By Rosalind Davey, partner, Employment and Benefits Practice at Bowmans
Gone are the days when office hours were from 9 to 5 and employees spent the working day under one roof. Technology has changed everything and employers who prepare properly for the changes stand to benefit the most. Rosalind Davey, partner in the Employment and Benefits Practice at Bowmans, outlines what employers need to do to manage the risks and capitalise on the advantages of the new world of work.
We frequently hear terms such as ‘the digital workplace’, ‘the Internet of Things’, ‘automation in the workplace’ and ‘the future world of work’ bandied about. But what does all of this mean for your business?
Information and communication technologies have led to significant developments in the way we work. The digital office is becoming the norm and has resulted in more people working from remote locations – the advent of the tele-commuter or tele-worker. This is an exciting new digital world for employees and employers alike. It is critical that employers embrace this brave new world but, in doing so, they must tread with care and make sure they understand the possible traps that may ensnare the unwary.
In order to make the digital world work for your business it is important to have a proper strategy in place. A good starting point is to analyse your business environment so as to identify your strategic focus and enhance your ability to meet customer demands and other business objectives. The process should also incorporate risk management – recognising the issues associated with operating in the digital world will enable you to identify what steps should be taken to address these risks. Implementing a crisis management plan to deal with virtual business crises is essential for safeguarding your business and your employees.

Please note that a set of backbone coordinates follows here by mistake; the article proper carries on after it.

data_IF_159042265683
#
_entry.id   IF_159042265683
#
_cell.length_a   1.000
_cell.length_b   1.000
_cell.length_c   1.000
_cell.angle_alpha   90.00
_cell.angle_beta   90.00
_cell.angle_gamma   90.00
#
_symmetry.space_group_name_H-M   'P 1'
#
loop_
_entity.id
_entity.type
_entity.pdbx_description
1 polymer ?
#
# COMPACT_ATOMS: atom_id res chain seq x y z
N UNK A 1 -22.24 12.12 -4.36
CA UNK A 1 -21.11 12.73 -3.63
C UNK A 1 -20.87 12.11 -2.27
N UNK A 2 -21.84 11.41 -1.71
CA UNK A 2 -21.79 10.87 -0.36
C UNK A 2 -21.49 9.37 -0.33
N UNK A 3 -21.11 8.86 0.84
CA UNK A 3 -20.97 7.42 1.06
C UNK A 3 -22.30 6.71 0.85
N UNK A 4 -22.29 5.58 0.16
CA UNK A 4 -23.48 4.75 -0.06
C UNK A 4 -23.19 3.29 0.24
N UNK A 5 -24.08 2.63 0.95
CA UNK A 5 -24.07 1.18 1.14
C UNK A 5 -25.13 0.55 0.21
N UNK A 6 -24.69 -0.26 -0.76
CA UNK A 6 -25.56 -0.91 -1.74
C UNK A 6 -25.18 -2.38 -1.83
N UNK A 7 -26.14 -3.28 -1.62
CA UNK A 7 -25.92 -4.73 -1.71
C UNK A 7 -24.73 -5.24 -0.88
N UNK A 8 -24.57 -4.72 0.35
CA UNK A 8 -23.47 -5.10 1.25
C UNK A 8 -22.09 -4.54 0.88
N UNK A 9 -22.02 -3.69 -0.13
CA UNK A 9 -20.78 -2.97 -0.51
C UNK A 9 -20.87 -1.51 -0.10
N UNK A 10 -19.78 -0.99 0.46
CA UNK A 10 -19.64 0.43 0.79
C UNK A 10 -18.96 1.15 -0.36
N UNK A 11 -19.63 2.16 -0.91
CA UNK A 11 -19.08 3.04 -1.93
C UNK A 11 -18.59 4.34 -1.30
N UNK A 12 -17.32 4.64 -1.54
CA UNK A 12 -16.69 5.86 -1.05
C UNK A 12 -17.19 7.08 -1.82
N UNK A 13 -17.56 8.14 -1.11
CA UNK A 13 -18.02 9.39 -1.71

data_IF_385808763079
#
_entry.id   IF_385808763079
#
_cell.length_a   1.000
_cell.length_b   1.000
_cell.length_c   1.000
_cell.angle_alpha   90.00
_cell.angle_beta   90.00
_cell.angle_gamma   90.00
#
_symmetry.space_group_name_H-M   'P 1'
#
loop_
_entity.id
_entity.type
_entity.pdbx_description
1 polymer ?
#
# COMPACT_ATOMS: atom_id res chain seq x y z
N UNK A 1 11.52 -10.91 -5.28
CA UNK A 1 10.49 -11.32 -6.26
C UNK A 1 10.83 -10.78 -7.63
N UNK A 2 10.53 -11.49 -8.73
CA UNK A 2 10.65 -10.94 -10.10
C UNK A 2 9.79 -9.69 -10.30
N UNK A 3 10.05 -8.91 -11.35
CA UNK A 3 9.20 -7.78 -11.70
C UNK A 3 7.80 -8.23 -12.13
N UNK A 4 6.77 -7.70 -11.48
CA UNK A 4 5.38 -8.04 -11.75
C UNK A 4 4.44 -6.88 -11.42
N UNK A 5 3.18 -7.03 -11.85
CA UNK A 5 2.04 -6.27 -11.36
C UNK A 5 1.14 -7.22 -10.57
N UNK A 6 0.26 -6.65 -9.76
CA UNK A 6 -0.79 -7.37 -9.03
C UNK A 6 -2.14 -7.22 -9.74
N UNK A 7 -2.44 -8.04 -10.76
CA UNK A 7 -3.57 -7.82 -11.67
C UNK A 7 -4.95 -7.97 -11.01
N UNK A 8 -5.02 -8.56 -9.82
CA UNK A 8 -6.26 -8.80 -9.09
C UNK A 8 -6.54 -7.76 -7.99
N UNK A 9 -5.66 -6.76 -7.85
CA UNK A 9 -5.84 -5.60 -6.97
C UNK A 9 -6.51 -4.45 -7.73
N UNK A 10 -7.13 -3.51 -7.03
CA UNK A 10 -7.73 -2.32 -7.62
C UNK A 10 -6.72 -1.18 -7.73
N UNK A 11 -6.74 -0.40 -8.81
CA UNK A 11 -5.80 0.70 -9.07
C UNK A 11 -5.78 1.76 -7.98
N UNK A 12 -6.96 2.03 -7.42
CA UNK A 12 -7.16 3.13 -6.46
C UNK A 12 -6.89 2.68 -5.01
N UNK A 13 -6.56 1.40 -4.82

Take steps to address risks
The next step is to ensure that you put appropriate policies in place to guide the business’s strategy. For example, a communications policy is essential for governing online communications and providing clear guidelines within which employees conduct themselves online. Similarly, a tele-commuter policy should provide guidance on flexible work arrangements, hot-desking, job-sharing and working from remote locations. Further, an IT policy should highlight security protocols and data protection obligations. Policies dealing with automation in the workplace should identify the roll-out of artificial intelligence, robotics and virtual reality so as to provide an understanding of how these technologies will impact on existing career paths.
Once the necessary policies have been developed and implemented, the next step should be to educate your employees on the policies. The aim here is to ensure that employees understand the risks associated with conducting a virtual business, communicating online and implementing flexible work arrangements. Knowing what they can and cannot do in the digital world is essential to minimise business risks such as brand damage arising from inappropriate online communication, data leaks and cyber-bullying.
This process should also be aimed at encouraging a focus on performance output and addressing potential employee dissatisfaction due to the fear that automation in the workplace will result in job losses. Upskilling and reskilling employees to work in the virtual workplace is also crucial.
Policies need teeth
Education and training is, sadly, not enough. In order to properly safeguard your business, you need to ensure that your rules and guidelines, as set out in your policies, are properly monitored and enforced. A failure to enforce the policies may render them redundant.